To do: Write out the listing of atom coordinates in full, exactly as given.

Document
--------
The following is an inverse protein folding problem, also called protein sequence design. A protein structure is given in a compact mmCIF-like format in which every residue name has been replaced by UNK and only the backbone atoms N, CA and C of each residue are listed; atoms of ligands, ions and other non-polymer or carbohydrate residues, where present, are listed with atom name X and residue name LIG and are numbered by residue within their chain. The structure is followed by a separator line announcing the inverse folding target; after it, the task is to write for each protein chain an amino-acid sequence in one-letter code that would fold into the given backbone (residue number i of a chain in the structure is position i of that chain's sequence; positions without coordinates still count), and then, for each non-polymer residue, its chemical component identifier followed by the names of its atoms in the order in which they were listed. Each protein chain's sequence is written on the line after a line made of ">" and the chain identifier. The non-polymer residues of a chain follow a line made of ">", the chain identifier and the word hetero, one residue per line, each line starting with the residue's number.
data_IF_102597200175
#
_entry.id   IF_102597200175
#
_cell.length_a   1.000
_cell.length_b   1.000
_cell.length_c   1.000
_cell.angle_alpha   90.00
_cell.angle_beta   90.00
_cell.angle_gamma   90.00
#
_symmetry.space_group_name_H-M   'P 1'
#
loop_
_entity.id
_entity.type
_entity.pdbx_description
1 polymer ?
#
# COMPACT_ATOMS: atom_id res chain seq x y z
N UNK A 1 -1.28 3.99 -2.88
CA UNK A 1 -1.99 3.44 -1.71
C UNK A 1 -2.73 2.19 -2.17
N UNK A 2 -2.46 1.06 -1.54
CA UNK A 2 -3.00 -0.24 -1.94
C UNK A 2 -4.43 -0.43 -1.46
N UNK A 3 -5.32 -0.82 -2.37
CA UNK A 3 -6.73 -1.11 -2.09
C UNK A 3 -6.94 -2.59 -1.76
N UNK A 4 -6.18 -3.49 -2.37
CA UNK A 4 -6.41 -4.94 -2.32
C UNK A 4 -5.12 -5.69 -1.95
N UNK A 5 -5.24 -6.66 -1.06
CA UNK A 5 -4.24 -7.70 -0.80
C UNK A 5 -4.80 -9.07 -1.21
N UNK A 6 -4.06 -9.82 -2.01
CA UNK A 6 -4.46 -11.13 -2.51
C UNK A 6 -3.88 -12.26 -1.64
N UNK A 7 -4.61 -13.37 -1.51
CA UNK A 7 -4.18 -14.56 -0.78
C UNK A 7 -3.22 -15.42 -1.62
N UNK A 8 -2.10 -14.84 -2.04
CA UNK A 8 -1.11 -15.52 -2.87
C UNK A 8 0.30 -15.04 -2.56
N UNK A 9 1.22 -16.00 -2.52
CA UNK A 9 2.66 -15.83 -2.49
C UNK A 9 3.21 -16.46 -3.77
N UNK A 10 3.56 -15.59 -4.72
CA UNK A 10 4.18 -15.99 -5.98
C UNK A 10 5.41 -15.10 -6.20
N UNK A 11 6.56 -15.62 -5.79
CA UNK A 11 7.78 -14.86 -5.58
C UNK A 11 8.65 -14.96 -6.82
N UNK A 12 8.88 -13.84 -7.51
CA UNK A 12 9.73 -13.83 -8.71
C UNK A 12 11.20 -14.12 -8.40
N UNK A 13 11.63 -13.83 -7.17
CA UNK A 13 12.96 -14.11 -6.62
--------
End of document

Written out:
The following is an inverse protein folding problem, also called protein sequence design. A protein structure is given in a compact mmCIF-like format in which every residue name has been replaced by UNK and only the backbone atoms N, CA and C of each residue are listed; atoms of ligands, ions and other non-polymer or carbohydrate residues, where present, are listed with atom name X and residue name LIG and are numbered by residue within their chain. The structure is followed by a separator line announcing the inverse folding target; after it, the task is to write for each protein chain an amino-acid sequence in one-letter code that would fold into the given backbone (residue number i of a chain in the structure is position i of that chain's sequence; positions without coordinates still count), and then, for each non-polymer residue, its chemical component identifier followed by the names of its atoms in the order in which they were listed. Each protein chain's sequence is written on the line after a line made of ">" and the chain identifier. The non-polymer residues of a chain follow a line made of ">", the chain identifier and the word hetero, one residue per line, each line starting with the residue's number.
data_IF_102597200175
#
_entry.id   IF_102597200175
#
_cell.length_a   1.000
_cell.length_b   1.000
_cell.length_c   1.000
_cell.angle_alpha   90.00
_cell.angle_beta   90.00
_cell.angle_gamma   90.00
#
_symmetry.space_group_name_H-M   'P 1'
#
loop_
_entity.id
_entity.type
_entity.pdbx_description
1 polymer ?
#
# COMPACT_ATOMS: atom_id res chain seq x y z
N UNK A 1 -1.28 3.99 -2.88
CA UNK A 1 -1.99 3.44 -1.71
C UNK A 1 -2.73 2.19 -2.17
N UNK A 2 -2.46 1.06 -1.54
CA UNK A 2 -3.00 -0.24 -1.94
C UNK A 2 -4.43 -0.43 -1.46
N UNK A 3 -5.32 -0.82 -2.37
CA UNK A 3 -6.73 -1.11 -2.09
C UNK A 3 -6.94 -2.59 -1.76
N UNK A 4 -6.18 -3.49 -2.37
CA UNK A 4 -6.41 -4.94 -2.32
C UNK A 4 -5.12 -5.69 -1.95
N UNK A 5 -5.24 -6.66 -1.06
CA UNK A 5 -4.24 -7.70 -0.80
C UNK A 5 -4.80 -9.07 -1.21
N UNK A 6 -4.06 -9.82 -2.01
CA UNK A 6 -4.46 -11.13 -2.51
C UNK A 6 -3.88 -12.26 -1.64
N UNK A 7 -4.61 -13.37 -1.51
CA UNK A 7 -4.18 -14.56 -0.78
C UNK A 7 -3.22 -15.42 -1.62
N UNK A 8 -2.10 -14.84 -2.04
CA UNK A 8 -1.11 -15.52 -2.87
C UNK A 8 0.30 -15.04 -2.56
N UNK A 9 1.22 -16.00 -2.52
CA UNK A 9 2.66 -15.83 -2.49
C UNK A 9 3.21 -16.46 -3.77
N UNK A 10 3.56 -15.59 -4.72
CA UNK A 10 4.18 -15.99 -5.98
C UNK A 10 5.41 -15.10 -6.20
N UNK A 11 6.56 -15.62 -5.79
CA UNK A 11 7.78 -14.86 -5.58
C UNK A 11 8.65 -14.96 -6.82
N UNK A 12 8.88 -13.84 -7.51
CA UNK A 12 9.73 -13.83 -8.71
C UNK A 12 11.20 -14.12 -8.40
N UNK A 13 11.63 -13.83 -7.17
CA UNK A 13 12.96 -14.11 -6.62